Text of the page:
Wednesday, 22 December 2010



Horror for kids is a very difficult balance to achieve. Too graphic and explicit and the resultant certificate will be too high for them, too mild and restrained and they'll just be bored. You can't really do a zombie or a slasher movie for the under 12s, and anything actually frightening or upsetting has to pitched at the level of Dr Who (some of which end up with 12 certificates on DVD), so it's a kind of safe horror in which they know that everything is going to be all right, whereas the thing about Real Horror is that we know it probably won't be.

The Watcher In The Woods is a fairly typical British haunted house movie, in which a fairly typical family move into a big country house (at a suspiciously low rent) where a young girl disappeared many years ago, and it's not long before teenage daughter Jan (Lynn-Holly Johnson, probably best known as the ice skating nymphomaniac in For Your Eyes Only the following year) becomes the focus for the haunting. Ghostly apparitions appear in mirrors, mysterious blue lights flash in the woods, the locals obviously have something to hide, and Jan's little sister has taken to writing backwards. She names her new puppy Nerak, which turns out to be the reverse of the missing girl Karen - daughter of the now elderly owner of the house (Bette Davis).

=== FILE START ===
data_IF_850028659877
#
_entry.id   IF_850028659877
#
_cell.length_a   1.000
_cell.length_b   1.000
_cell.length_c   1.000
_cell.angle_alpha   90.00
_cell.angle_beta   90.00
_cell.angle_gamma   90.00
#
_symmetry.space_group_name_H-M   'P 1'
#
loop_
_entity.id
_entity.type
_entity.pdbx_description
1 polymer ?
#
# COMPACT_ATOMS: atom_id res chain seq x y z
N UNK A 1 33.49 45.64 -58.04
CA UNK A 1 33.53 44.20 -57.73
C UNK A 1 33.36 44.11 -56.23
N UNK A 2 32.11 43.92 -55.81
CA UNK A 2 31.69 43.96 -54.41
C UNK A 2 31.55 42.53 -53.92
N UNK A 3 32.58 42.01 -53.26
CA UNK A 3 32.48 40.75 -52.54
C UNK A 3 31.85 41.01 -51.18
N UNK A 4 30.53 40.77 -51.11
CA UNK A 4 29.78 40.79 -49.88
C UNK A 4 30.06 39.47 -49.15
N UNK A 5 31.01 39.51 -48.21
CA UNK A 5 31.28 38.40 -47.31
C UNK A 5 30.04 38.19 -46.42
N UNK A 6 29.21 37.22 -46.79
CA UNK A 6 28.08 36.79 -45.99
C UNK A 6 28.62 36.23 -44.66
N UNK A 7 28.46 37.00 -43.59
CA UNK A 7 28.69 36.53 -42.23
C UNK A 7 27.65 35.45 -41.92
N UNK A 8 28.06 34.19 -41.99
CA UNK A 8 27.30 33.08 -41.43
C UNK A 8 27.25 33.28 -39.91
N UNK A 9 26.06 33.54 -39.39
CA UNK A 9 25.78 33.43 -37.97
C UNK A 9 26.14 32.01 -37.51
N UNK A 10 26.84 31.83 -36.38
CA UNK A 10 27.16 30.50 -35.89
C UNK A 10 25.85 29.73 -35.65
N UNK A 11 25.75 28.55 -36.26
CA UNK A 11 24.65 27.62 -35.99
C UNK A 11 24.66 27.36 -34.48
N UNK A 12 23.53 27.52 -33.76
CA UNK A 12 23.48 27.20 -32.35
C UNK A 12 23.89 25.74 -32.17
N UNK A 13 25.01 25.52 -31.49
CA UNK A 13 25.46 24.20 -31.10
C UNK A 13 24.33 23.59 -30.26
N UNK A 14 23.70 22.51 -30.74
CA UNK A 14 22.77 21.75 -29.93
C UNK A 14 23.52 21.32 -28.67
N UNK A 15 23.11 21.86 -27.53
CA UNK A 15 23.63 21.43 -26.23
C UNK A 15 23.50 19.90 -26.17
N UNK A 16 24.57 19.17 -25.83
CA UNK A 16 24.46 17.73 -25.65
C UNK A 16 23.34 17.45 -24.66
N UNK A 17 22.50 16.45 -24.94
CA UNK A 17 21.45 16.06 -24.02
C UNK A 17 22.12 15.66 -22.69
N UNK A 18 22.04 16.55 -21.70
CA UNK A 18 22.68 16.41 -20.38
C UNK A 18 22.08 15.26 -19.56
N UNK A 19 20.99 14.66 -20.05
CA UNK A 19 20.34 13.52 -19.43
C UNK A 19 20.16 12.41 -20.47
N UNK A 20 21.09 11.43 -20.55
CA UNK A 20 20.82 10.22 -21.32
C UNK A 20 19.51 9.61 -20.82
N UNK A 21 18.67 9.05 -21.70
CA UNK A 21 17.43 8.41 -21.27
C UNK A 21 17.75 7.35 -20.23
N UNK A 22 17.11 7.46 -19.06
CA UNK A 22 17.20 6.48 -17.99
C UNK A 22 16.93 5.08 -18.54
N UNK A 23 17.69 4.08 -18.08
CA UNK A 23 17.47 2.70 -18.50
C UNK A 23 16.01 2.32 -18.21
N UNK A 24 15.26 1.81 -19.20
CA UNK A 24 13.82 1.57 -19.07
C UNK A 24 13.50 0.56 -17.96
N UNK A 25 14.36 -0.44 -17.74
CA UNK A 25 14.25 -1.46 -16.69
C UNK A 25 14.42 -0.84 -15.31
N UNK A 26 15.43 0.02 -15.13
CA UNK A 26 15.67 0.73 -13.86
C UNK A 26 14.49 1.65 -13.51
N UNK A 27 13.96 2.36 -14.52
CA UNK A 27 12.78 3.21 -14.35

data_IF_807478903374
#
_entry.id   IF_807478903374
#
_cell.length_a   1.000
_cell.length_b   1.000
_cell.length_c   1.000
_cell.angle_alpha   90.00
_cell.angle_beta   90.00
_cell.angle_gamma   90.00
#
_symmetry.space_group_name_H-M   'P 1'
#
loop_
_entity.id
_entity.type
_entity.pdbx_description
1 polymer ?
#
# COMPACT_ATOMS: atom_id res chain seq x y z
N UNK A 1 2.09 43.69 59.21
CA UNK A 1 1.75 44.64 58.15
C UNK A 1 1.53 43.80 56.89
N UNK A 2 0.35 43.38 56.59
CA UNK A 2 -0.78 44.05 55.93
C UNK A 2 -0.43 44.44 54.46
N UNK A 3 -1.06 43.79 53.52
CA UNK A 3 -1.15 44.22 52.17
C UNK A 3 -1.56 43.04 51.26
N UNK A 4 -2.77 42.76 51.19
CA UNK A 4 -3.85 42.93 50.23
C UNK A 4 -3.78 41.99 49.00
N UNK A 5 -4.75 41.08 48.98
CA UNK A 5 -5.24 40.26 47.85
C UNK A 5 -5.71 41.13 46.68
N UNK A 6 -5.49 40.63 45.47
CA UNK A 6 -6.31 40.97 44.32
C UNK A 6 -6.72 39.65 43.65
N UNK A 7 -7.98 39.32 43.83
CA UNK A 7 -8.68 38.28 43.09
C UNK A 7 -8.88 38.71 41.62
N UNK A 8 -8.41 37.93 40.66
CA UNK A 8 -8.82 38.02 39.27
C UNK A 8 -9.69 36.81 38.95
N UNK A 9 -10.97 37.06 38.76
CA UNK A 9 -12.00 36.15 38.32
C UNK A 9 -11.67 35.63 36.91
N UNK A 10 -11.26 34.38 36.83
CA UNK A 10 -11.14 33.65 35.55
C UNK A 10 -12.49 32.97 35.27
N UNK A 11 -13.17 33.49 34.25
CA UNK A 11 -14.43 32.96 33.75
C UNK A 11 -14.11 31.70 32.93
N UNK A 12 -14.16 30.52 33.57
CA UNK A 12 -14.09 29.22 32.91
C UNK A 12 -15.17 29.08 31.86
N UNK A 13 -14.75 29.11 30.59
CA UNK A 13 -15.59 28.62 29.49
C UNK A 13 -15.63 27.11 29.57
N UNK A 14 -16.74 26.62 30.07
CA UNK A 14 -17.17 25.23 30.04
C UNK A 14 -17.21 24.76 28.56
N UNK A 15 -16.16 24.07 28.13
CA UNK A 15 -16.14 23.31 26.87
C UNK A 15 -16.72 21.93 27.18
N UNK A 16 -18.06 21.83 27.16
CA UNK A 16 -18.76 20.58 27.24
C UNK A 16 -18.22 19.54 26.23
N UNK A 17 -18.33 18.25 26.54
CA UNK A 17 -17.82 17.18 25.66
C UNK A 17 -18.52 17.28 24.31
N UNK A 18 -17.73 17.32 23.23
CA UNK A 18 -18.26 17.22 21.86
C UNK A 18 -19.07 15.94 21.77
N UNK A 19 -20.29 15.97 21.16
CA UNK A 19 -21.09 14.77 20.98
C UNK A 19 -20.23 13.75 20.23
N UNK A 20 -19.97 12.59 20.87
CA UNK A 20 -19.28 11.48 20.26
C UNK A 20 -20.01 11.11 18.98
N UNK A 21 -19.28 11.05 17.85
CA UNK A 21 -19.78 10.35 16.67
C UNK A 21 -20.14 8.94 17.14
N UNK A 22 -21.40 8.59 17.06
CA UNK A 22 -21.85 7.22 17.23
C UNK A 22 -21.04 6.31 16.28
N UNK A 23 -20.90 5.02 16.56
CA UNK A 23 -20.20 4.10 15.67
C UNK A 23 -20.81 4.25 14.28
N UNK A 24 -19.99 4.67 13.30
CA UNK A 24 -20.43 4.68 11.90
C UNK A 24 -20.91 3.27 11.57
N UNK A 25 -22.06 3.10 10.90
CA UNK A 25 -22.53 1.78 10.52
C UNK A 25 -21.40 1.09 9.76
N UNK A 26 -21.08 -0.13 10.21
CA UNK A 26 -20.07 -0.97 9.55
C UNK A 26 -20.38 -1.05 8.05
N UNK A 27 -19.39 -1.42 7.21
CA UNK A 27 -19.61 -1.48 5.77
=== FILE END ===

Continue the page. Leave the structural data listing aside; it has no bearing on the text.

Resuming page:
Walt Disney's second film to get a PG rating (after The Black Hole), The Watcher In The Woods is not bad, but it is a bit of a mess. Bits were reshot by another director (Vincent McEveety, although John Hough is the only one to be credited), the ending hacked about and extra special effects inserted into the frankly silly climactic scene where we find out what actually happened and why. Maybe it would have had much more impact if I'd seen it in the cinema back in 1980 - I was 16 when it came out but in my forties now and watching it on DVD - but aside from a couple of nicely timed jump moments and a good cast that also includes David McCallum, Ian Bannen and Carroll Baker, it's not much more than okay. Sadly.


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